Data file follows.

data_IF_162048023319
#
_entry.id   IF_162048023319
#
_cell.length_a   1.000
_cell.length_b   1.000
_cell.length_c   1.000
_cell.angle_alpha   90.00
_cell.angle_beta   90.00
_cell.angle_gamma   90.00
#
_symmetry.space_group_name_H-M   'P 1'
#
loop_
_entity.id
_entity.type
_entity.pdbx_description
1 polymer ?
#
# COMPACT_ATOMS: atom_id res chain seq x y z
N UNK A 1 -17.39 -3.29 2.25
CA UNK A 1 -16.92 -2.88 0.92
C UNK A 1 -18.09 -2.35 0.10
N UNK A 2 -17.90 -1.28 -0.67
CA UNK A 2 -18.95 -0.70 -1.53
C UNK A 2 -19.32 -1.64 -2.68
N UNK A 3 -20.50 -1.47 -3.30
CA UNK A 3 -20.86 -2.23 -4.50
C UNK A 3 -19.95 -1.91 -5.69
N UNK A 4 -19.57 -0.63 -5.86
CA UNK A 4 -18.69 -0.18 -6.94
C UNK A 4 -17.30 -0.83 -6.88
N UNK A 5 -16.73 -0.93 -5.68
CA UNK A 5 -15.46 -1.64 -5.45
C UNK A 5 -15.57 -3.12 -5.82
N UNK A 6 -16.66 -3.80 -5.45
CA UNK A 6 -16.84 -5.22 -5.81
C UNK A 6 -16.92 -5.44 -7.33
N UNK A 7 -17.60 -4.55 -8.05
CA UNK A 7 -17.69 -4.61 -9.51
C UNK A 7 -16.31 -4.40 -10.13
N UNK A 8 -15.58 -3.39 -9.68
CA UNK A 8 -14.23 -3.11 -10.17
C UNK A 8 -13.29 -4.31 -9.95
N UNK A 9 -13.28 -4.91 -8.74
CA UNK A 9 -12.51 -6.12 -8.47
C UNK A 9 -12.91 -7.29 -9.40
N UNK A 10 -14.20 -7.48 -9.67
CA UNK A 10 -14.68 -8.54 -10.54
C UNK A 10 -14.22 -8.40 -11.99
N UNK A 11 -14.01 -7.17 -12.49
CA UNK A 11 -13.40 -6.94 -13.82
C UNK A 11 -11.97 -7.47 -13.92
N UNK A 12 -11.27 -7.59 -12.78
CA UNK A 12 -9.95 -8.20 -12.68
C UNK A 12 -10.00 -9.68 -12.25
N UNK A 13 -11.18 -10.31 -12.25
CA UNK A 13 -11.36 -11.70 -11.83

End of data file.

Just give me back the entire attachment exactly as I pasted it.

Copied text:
data_IF_162048023319
#
_entry.id   IF_162048023319
#
_cell.length_a   1.000
_cell.length_b   1.000
_cell.length_c   1.000
_cell.angle_alpha   90.00
_cell.angle_beta   90.00
_cell.angle_gamma   90.00
#
_symmetry.space_group_name_H-M   'P 1'
#
loop_
_entity.id
_entity.type
_entity.pdbx_description
1 polymer ?
#
# COMPACT_ATOMS: atom_id res chain seq x y z
N UNK A 1 -17.39 -3.29 2.25
CA UNK A 1 -16.92 -2.88 0.92
C UNK A 1 -18.09 -2.35 0.10
N UNK A 2 -17.90 -1.28 -0.67
CA UNK A 2 -18.95 -0.70 -1.53
C UNK A 2 -19.32 -1.64 -2.68
N UNK A 3 -20.50 -1.47 -3.30
CA UNK A 3 -20.86 -2.23 -4.50
C UNK A 3 -19.95 -1.91 -5.69
N UNK A 4 -19.57 -0.63 -5.86
CA UNK A 4 -18.69 -0.18 -6.94
C UNK A 4 -17.30 -0.83 -6.88
N UNK A 5 -16.73 -0.93 -5.68
CA UNK A 5 -15.46 -1.64 -5.45
C UNK A 5 -15.57 -3.12 -5.82
N UNK A 6 -16.66 -3.80 -5.45
CA UNK A 6 -16.84 -5.22 -5.81
C UNK A 6 -16.92 -5.44 -7.33
N UNK A 7 -17.60 -4.55 -8.05
CA UNK A 7 -17.69 -4.61 -9.51
C UNK A 7 -16.31 -4.40 -10.13
N UNK A 8 -15.58 -3.39 -9.68
CA UNK A 8 -14.23 -3.11 -10.17
C UNK A 8 -13.29 -4.31 -9.95
N UNK A 9 -13.28 -4.91 -8.74
CA UNK A 9 -12.51 -6.12 -8.47
C UNK A 9 -12.91 -7.29 -9.40
N UNK A 10 -14.20 -7.48 -9.67
CA UNK A 10 -14.68 -8.54 -10.54
C UNK A 10 -14.22 -8.40 -11.99
N UNK A 11 -14.01 -7.17 -12.49
CA UNK A 11 -13.40 -6.94 -13.82
C UNK A 11 -11.97 -7.47 -13.92
N UNK A 12 -11.27 -7.59 -12.78
CA UNK A 12 -9.95 -8.20 -12.68
C UNK A 12 -10.00 -9.68 -12.25
N UNK A 13 -11.18 -10.31 -12.25
CA UNK A 13 -11.36 -11.70 -11.83